Report details security compromises Apple has made to placate China

Posted:
in General Discussion edited May 17
A new investigation reveals some of the compromises that Apple has made in China to gain access to the booming market, including storing data on state-owned servers and censoring apps in the country that run afoul of local regulations.

Credit: Wang GangCredit: Wang Gang
Credit: Wang GangCredit: Wang Gang


China is a critical region for Apple, both in terms of product and services sales and because of a deep reliance on the country's supply chain. China, in short, helped Apple become the world's most valuable company.

However, The New York Times highlights all of the ways that the Chinese government has pressured Apple to make compromises that conflict with the Cupertino tech giant's stated values and principals.

Despite Apple's strong stance on protecting user privacy, for example, it stores all of its Chinese user data within the country's borders on servers that belong to a state-owned firm. According to security experts, that means it's essentially impossible for Apple to stop the Chinese government from obtaining access to user data.

Additionally, while U.S. regulations prohibit Apple from handing data over to Chinese authorities, the local storage of Apple data creates a loophole that allows it. A Chinese-based firm, Guizhou-Cloud Big Data (GCBD), is actually the legal owner of Apple iCloud customers in China. Because of that, Chinese authorities can demand access to data from GCBD rather than Apple, and the terms shield Apple from legal reprisal in the U.S., according to a person who helped create the arrangement.

Before that arrangement existed, Apple said it never provided data to the Chinese government. After Apple made GCBD the owner of the data, it says that it has provided iCloud contents for an undisclosed number of accounts in nine separate cases.

Apple pushed to keep encryption keys out of the country as part of the original agreement that saw Chinese data stored locally. Less than a year after striking the deal, however, Apple moved the digital keys out of the U.S. and into China, making it easier for Chinese government agencies to obtain user texts, emails and other information.

The company in a statement said it still controls the keys and uses advanced encryption technology -- more advanced than solutions used in other countries -- to keep them safe.

The compromises also exist on the App Store. According to The New York Times, Apple has an internal team that either rejects app submissions or pulls down apps that it believes could violate Chinese regulations.

Apple uses specialized tools and trains its reviewers to detect topics deemed off-limits in China. That includes mentions of the independence of Tibet or Taiwan, the Tiananmen Square incident, or the Dalai Lama.

Since 2017, about 55,000 apps have disappeared from the App Store in China, according to data provided by Sensor Tower. Some of those apps include foreign news outlets, encrypted messaging apps, and gay dating services, as well as platforms like VPNs that allow users to bypass internet restrictions.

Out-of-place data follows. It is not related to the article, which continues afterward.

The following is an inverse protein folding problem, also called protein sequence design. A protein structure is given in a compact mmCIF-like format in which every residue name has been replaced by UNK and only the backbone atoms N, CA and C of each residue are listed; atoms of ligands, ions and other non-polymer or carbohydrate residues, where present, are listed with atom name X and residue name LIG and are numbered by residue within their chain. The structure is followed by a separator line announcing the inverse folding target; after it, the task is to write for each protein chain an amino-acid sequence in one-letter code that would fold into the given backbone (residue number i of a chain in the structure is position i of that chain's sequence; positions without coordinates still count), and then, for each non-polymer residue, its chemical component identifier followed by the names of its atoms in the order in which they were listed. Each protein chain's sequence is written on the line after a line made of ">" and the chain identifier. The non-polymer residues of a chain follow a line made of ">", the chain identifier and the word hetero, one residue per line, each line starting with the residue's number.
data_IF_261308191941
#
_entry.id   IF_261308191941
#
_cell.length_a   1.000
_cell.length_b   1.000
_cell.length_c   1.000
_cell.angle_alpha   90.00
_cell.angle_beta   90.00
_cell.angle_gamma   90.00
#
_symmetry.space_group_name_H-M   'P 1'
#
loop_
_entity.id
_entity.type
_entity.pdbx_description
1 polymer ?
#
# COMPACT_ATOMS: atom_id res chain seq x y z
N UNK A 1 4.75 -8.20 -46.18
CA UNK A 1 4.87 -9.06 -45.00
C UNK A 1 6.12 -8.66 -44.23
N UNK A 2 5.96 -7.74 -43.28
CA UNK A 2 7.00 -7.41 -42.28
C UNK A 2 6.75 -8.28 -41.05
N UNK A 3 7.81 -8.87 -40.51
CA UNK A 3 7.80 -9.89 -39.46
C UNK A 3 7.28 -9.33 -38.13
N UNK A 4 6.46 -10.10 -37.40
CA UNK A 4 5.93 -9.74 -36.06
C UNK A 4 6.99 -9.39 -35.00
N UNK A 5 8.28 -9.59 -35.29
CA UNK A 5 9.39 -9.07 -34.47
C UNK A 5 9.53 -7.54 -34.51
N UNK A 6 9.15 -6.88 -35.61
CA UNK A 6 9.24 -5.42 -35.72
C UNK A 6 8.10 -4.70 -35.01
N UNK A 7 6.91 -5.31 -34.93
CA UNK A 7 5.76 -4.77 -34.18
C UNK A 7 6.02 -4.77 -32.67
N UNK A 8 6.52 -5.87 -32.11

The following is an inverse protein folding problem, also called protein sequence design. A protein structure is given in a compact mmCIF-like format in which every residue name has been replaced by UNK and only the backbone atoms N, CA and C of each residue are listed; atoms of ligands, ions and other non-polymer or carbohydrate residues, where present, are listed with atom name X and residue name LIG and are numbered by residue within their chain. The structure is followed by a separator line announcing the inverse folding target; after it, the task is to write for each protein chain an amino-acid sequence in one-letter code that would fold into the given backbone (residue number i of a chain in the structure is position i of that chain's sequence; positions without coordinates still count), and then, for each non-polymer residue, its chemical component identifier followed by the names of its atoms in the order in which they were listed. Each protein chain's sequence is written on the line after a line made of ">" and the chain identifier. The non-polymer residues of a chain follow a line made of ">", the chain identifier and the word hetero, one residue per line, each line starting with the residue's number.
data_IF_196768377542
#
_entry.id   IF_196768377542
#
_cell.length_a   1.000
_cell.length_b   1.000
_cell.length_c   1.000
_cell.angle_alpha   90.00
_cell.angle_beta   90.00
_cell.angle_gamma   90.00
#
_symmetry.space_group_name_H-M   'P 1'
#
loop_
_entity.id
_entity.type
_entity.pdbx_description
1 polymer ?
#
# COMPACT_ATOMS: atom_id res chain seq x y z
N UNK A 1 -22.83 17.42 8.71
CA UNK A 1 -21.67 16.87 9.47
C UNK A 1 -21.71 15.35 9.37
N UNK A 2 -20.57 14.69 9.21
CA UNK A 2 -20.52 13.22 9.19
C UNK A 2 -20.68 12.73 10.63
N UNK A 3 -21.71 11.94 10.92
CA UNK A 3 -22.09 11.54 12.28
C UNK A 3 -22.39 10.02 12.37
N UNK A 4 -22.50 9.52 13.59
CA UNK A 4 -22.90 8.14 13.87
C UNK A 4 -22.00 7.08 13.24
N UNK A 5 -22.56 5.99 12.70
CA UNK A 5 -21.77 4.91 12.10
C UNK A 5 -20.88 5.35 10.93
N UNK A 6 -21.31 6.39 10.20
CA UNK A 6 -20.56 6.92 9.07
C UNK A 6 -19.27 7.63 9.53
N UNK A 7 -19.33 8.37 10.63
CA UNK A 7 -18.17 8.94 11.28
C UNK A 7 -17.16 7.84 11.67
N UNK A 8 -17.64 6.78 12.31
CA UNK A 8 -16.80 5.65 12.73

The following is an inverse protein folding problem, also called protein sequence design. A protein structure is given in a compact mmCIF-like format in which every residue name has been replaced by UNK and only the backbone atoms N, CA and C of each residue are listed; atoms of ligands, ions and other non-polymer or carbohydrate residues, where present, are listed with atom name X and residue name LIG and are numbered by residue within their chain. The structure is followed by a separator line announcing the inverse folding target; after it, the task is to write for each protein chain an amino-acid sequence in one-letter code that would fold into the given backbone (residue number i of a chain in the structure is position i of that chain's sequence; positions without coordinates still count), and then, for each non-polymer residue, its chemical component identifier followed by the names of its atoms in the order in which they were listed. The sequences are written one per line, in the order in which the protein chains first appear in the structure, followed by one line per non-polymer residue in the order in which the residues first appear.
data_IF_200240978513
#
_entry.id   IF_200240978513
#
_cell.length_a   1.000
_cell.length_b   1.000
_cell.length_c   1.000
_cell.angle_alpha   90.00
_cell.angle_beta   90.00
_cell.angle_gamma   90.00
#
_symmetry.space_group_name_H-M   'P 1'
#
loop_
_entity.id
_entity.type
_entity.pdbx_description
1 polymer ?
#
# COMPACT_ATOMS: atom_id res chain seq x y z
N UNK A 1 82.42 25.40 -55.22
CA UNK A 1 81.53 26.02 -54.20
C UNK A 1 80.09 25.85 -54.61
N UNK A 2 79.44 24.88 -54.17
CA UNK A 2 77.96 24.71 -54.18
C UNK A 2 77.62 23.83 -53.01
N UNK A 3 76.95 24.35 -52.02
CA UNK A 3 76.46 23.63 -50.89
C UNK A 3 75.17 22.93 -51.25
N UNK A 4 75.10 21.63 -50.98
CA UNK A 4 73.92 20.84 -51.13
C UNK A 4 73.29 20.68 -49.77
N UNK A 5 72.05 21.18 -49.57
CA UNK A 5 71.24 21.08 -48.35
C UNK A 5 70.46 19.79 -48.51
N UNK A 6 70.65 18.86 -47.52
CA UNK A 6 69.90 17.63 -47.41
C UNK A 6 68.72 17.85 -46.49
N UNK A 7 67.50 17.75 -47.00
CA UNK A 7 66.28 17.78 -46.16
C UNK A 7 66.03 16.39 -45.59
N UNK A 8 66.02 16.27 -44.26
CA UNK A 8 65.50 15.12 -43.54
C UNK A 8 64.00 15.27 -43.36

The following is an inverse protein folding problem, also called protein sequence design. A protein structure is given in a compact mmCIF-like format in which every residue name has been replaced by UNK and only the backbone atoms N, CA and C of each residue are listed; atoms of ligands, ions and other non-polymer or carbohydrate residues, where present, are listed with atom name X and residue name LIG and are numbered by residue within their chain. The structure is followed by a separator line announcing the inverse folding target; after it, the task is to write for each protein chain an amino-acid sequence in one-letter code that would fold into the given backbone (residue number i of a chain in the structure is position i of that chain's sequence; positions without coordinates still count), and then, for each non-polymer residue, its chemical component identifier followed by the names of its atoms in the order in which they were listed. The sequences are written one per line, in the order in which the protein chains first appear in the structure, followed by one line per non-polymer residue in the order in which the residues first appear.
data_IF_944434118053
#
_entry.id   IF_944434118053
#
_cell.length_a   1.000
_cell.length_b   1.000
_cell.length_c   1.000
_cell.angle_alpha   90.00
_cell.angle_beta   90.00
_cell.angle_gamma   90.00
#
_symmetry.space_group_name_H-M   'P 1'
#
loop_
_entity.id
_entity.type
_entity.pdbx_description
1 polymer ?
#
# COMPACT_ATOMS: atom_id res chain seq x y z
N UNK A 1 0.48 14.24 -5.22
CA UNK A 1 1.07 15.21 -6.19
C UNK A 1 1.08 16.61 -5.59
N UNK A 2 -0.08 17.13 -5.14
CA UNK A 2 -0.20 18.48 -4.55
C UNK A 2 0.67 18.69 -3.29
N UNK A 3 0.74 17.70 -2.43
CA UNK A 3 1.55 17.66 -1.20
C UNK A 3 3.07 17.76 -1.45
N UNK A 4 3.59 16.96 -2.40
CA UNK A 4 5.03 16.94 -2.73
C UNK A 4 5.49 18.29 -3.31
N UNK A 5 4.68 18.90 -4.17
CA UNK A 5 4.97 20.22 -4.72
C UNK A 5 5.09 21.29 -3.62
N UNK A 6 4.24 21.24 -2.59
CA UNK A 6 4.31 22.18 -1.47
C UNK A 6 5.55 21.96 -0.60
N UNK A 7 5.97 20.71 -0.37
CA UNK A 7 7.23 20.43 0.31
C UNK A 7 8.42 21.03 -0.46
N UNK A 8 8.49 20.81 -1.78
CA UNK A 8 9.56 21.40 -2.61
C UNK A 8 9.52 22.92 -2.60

For its part, Apple said it approved 91% of takedown requests, or 1,217 apps, from the Chinese government in a two-year period ending in June 2020. Apple's statistics might not tell the whole story, as its review apparatus could remove apps before they catch the eye of government officials.

In a statement to The New York Times, Apple said it follows laws in China and does everything that it can to protect the security and privacy of its customers' data in the country.

"We have never compromised the security of our users or their data in China or anywhere we operate," Apple said.

It also noted that it only removed apps to comply with Chinese regulations. "These decisions are not always easy, and we may not agree with the laws that shape them, but our priority remains creating the best user experience without violating the rules we are obligated to follow," the company added.

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Comments

  • Reply 1 of 13
    I’m not sure why this is even a story. Every company has to follow the local laws of the country it is operating in. This doesn’t stop Apple providing the very best privacy and security that those local laws allow.
    FileMakerFellerradarthekatmike1GeorgeBMacwatto_cobra
  • Reply 2 of 13
    I'm reminded of Joel Spolsky's witticism: they're not being asked to walk a fine line, it's a line of negative width.
    IreneWtwokatmewwatto_cobra
  • Reply 3 of 13
    22july201322july2013 Posts: 2,396member
    I’m not sure why this is even a story. Every company has to follow the local laws of the country it is operating in. This doesn’t stop Apple providing the very best privacy and security that those local laws allow.
    It's not an important story to people who are American, but it is an important story to people who are Chinese or who are concerned about human rights worldwide. I'm concerned about the latter, and I'm sad that Apple hasn't explained its policies for differences in its privacy controls worldwide. It feels like Apple is covering up for China, or for itself, to avoid bad press. I wish Apple would be open about its privacy policies worldwide. Here's what Apple says about Privacy:
    https://www.apple.com/privacy/
    Privacy is a fundamental human right. At Apple, it’s also one of our core values. 
    How can Privacy be a core value if it's ignored in China? I notice there's no footnote on www.apple.com/privacy/ which says this core value is inapplicable in China.
    twokatmewharrywinter
  • Reply 4 of 13
    gatorguygatorguy Posts: 22,995member